Oedipus Rex follows the clear nature of a tragedy, in that it encompasses the common conventions of a Greek Tragedy, with ones life being controlled by fate and the gods. The gods inflict ate on Oedipus which leads to serious characteristic flaws including hubris, and the tragedy ends with a nemesis worse than death. The tragic nature of the play and the themes are conveyed not only through these features, but also through the role of the chorus and dramatic techniques including irony. Oedipus is seen as a tragic hero in the play, a principal character, in a position of social importance being the King of Thebes. His downfall is the result of incidents beyond his control, and is rather the result of fate. In Oedipus Rex, it is not so much a hamartia that leads to his downfall, but more the role played by fate and destiny. His characteristic flaws of pride and arrogance don't so much contribute to his downfall, but play more the role of hastening it. From birth, a prophecy existed that he would kill his father and marries his mother, and so his downfall seems inevitable. When Oedipus discovers his parents are not who they seem to be and later discovers the prophecy, in a similar way to which Laius tried to manipulate fate by sending Oedipus away, Oedipus also tries to change his destiny, by leaving Corinth "At this I fled away, putting the stars between me and Corinth, never to see home again. Ironically it is when he I sleazing Corinth that he meets Laius and murders him. This reflects the beliefs of the ancient Greeks that changing fate was futile and fraught with danger, and this is further exposed by comments the chorus make towards the end "and let no man be called happy until the day he carries his happiness to the grave in peace."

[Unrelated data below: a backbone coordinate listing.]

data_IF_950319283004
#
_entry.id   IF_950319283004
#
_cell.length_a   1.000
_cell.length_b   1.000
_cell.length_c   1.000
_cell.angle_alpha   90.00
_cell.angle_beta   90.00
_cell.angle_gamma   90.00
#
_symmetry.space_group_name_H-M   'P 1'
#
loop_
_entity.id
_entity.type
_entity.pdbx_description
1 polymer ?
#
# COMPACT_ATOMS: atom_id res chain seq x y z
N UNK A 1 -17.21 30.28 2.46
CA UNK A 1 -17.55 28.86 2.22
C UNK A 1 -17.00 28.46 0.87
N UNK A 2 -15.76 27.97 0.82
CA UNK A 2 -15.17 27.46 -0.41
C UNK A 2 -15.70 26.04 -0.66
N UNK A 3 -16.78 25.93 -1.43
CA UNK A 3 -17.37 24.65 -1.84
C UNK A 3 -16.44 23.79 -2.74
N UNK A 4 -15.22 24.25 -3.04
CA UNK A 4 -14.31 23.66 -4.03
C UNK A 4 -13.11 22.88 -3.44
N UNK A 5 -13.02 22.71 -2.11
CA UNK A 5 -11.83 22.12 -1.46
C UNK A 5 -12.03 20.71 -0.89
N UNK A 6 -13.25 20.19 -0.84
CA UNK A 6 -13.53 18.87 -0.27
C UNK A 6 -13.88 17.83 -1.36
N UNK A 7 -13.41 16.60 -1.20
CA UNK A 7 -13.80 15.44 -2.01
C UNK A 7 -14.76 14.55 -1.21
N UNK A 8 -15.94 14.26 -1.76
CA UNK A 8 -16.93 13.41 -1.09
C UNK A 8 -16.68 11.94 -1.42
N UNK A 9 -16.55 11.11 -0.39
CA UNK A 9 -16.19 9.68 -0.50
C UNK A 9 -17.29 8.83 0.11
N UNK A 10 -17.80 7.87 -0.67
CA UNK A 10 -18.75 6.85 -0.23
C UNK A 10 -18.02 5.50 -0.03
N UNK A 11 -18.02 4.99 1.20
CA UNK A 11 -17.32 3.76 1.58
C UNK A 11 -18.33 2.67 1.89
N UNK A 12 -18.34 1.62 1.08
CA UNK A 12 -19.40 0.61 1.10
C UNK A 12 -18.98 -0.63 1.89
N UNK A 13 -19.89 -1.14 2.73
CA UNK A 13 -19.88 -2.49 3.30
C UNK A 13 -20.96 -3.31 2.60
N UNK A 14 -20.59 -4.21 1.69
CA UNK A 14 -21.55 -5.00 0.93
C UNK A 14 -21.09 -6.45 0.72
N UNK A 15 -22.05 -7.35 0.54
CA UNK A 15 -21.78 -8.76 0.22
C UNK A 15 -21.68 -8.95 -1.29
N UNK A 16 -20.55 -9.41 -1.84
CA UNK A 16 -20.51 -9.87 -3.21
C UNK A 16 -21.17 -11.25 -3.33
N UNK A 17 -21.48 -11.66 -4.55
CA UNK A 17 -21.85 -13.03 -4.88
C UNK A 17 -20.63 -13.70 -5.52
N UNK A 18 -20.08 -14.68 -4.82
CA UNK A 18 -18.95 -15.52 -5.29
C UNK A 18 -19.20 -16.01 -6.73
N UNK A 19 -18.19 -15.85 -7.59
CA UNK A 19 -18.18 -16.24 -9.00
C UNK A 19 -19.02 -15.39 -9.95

The role of fate and destiny, and the impact of the prophecy is further seen when the reward for the person who destroys the pestilence brought on by the riddling sphinx is Jocasta, Laius's wife and Oedipus's mothers, hand...
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